CALIFORNIA | LOCAL
November 5, 1996
Michael Gallagher gets it wrong with his commentary, "The Chaplain as Instrument of War" (Oct. 27). The 1st Amendment to the Constitution assures that the government will not choose one religion over another and establish or support it financially as the religion of the land (the establishment clause). The 1st Amendment also prohibits the government from interfering in citizens' free exercise of religion (the free exercise clause). The Supreme Court has already decided the issue raised by Gallagher by stating that military chaplains do not violate the establishment clause.
OPINION
April 13, 2006
Re "Christians Sue for Right Not to Tolerate Policies," April 10 There is no scientific evidence that one is born a Christian or any other religious denomination. Religious preference is a chosen lifestyle. So, when evangelical Christians rail against homosexuals for their chosen lifestyle, they are also making the case for religious intolerance. One chooses his or her religion, so whether or not sexual orientation is a choice is irrelevant. What is relevant is whether or not the choice harms society, and at this point the greatest evidence of harm to society comes from the choice to be an evangelical Christian.
CALIFORNIA | LOCAL
January 29, 1993 | ANTHONY MILLICAN, TIMES STAFF WRITER
A motorist has won her case in traffic court against a Manhattan Beach police officer whose signature on a ticket included what appeared to be a fish symbol common among Christians. But the motorist, Kathleen Parsons, won on a technicality unrelated to the dispute about the symbol. Dismissing the ticket on technical grounds made the legal and religious questions posed by the signature moot, a judge ruled.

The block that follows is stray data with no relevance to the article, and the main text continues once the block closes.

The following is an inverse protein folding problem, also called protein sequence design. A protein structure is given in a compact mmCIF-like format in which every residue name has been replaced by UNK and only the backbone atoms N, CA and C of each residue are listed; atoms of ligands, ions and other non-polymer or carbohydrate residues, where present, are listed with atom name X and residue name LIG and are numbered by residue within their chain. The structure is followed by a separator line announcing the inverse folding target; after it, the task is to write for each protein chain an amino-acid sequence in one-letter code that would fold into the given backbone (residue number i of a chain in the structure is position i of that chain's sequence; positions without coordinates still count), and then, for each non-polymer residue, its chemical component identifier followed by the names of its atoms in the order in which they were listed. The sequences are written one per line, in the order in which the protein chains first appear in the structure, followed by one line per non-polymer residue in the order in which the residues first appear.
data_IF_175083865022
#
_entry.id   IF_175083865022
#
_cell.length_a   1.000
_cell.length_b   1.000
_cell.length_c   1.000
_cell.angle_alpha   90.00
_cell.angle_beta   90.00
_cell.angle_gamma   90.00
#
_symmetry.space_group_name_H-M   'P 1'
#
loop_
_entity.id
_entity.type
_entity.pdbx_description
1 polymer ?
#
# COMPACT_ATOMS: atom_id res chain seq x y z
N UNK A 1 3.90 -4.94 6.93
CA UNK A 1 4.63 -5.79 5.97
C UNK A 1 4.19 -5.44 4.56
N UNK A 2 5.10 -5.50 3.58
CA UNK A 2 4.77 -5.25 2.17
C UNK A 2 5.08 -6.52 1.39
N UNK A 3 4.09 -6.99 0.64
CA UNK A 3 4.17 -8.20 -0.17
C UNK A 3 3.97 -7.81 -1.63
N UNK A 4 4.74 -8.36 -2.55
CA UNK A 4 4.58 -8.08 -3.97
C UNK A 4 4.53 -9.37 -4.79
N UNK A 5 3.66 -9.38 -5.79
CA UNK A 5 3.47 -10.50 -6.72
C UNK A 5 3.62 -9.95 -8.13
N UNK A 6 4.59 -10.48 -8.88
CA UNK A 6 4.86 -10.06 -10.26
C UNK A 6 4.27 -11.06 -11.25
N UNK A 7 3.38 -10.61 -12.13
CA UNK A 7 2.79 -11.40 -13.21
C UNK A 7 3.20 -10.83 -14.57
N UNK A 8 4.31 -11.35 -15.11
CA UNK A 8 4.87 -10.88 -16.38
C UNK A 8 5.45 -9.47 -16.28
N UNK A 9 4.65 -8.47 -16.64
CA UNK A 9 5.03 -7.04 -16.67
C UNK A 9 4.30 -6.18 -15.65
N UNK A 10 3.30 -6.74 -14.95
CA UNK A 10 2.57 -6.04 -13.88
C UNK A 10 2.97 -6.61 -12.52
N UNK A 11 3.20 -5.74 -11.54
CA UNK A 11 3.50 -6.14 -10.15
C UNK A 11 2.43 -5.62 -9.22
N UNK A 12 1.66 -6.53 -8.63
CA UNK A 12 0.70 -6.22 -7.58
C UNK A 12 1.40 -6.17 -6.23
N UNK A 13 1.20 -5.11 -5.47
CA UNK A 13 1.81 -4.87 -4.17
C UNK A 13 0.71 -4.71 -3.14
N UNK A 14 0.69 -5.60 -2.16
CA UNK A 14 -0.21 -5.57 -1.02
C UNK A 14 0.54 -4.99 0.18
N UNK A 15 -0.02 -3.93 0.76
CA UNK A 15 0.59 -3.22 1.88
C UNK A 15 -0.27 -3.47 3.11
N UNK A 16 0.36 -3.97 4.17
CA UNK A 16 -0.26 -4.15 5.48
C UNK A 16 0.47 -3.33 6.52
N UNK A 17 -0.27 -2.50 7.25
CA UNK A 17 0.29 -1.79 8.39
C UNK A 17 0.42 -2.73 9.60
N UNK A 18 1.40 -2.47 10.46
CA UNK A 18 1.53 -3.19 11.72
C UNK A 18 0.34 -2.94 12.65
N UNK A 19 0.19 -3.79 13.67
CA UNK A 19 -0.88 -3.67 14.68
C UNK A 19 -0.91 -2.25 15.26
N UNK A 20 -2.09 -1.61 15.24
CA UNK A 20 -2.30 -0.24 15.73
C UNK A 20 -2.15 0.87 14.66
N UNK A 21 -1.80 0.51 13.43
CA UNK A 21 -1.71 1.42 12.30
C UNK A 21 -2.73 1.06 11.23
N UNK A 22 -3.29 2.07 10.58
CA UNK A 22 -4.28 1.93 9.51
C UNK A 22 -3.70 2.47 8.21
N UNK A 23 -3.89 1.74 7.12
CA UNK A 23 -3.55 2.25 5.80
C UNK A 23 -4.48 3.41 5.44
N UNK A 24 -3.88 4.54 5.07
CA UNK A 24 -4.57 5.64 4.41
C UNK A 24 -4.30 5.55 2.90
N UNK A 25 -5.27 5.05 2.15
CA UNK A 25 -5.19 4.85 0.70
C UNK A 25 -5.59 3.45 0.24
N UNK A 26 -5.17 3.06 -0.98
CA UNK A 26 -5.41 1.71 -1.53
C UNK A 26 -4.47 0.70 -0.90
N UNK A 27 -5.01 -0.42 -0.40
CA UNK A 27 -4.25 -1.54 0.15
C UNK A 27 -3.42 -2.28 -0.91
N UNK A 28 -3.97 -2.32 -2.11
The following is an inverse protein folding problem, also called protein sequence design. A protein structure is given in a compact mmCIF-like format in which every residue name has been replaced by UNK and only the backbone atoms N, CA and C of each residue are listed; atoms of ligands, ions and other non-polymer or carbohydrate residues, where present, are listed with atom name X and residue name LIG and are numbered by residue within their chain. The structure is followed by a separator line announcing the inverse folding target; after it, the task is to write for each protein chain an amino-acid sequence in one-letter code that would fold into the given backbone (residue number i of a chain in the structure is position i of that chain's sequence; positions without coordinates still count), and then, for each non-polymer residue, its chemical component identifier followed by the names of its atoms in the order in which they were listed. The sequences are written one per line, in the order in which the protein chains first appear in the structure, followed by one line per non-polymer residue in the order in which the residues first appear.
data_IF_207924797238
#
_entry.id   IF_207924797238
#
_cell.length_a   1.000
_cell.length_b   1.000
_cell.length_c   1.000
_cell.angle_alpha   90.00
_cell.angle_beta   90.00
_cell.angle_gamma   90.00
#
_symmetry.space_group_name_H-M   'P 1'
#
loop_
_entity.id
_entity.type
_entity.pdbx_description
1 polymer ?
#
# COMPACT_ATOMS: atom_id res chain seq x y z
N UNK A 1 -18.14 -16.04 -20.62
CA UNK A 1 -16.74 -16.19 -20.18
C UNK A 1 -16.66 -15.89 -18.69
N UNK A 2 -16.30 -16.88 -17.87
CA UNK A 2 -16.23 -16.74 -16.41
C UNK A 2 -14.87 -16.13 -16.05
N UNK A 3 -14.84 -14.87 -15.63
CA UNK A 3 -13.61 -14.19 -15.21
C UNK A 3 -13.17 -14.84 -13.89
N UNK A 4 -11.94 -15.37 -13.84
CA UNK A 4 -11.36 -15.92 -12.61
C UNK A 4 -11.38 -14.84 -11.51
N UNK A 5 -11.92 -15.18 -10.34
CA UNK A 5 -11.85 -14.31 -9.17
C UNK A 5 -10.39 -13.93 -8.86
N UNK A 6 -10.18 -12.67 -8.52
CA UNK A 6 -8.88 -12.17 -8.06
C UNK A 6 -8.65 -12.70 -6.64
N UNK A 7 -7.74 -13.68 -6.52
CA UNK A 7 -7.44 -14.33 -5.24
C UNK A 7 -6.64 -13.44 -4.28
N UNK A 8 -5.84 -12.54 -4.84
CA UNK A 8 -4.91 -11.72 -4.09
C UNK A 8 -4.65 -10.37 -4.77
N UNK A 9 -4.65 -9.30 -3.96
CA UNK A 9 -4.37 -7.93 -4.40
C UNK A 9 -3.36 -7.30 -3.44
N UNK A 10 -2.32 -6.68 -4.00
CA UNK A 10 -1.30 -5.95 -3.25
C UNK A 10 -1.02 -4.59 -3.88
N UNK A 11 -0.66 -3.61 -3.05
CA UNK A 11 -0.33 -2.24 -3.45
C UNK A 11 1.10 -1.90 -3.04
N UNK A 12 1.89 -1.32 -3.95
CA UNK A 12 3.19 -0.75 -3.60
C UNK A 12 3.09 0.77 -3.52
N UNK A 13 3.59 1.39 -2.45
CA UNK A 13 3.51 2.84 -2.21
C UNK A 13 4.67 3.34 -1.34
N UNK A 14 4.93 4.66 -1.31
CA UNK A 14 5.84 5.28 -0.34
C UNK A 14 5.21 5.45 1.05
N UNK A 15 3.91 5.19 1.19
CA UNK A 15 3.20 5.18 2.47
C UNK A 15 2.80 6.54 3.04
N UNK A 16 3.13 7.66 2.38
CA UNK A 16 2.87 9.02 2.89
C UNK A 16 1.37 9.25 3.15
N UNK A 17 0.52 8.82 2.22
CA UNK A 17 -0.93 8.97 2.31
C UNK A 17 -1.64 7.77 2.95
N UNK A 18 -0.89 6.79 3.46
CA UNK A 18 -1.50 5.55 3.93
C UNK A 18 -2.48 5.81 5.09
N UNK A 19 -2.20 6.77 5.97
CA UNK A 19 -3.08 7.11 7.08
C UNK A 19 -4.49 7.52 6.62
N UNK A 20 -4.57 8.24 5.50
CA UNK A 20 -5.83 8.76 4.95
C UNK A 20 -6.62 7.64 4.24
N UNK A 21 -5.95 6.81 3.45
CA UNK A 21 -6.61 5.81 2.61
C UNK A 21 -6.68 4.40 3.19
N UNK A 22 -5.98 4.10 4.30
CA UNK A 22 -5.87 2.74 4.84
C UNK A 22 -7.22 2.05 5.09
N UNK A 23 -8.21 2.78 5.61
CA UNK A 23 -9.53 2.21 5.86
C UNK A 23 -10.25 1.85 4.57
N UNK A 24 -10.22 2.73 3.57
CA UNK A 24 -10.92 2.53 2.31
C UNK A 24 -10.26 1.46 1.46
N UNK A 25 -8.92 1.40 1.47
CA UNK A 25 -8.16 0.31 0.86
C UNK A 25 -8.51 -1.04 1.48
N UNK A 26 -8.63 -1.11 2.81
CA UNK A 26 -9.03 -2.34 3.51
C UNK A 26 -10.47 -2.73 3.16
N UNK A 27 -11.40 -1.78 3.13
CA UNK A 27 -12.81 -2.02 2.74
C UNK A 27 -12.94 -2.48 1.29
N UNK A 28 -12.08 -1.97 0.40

BUSINESS
April 19, 1998
We must object vehemently to the so-called "legal" advice regarding "Workplace Guideposts" [Careers special section, April 6]. How can any of these possibly be considered acceptable: "3. Asking a co-worker if he has found Jesus Christ; 4. Telling an atheist colleague that he is going straight to hell; 7. Telling a fellow employee that she should consider converting to your religion"? We consider these to be very offensive and no one has the right to talk to either of us in such a manner (at work or anywhere!
BUSINESS
April 19, 1998
We must object vehemently to the so-called "legal" advice regarding "Workplace Guideposts" [Careers special section, April 6]. How can any of these possibly be considered acceptable: "3. Asking a co-worker if he has found Jesus Christ; 4. Telling an atheist colleague that he is going straight to hell; 7. Telling a fellow employee that she should consider converting to your religion"? We consider these to be very offensive and no one has the right to talk to either of us in such a manner (at work or anywhere!
CALIFORNIA | LOCAL
November 5, 1996
Michael Gallagher gets it wrong with his commentary, "The Chaplain as Instrument of War" (Oct. 27). The 1st Amendment to the Constitution assures that the government will not choose one religion over another and establish or support it financially as the religion of the land (the establishment clause). The 1st Amendment also prohibits the government from interfering in citizens' free exercise of religion (the free exercise clause). The Supreme Court has already decided the issue raised by Gallagher by stating that military chaplains do not violate the establishment clause.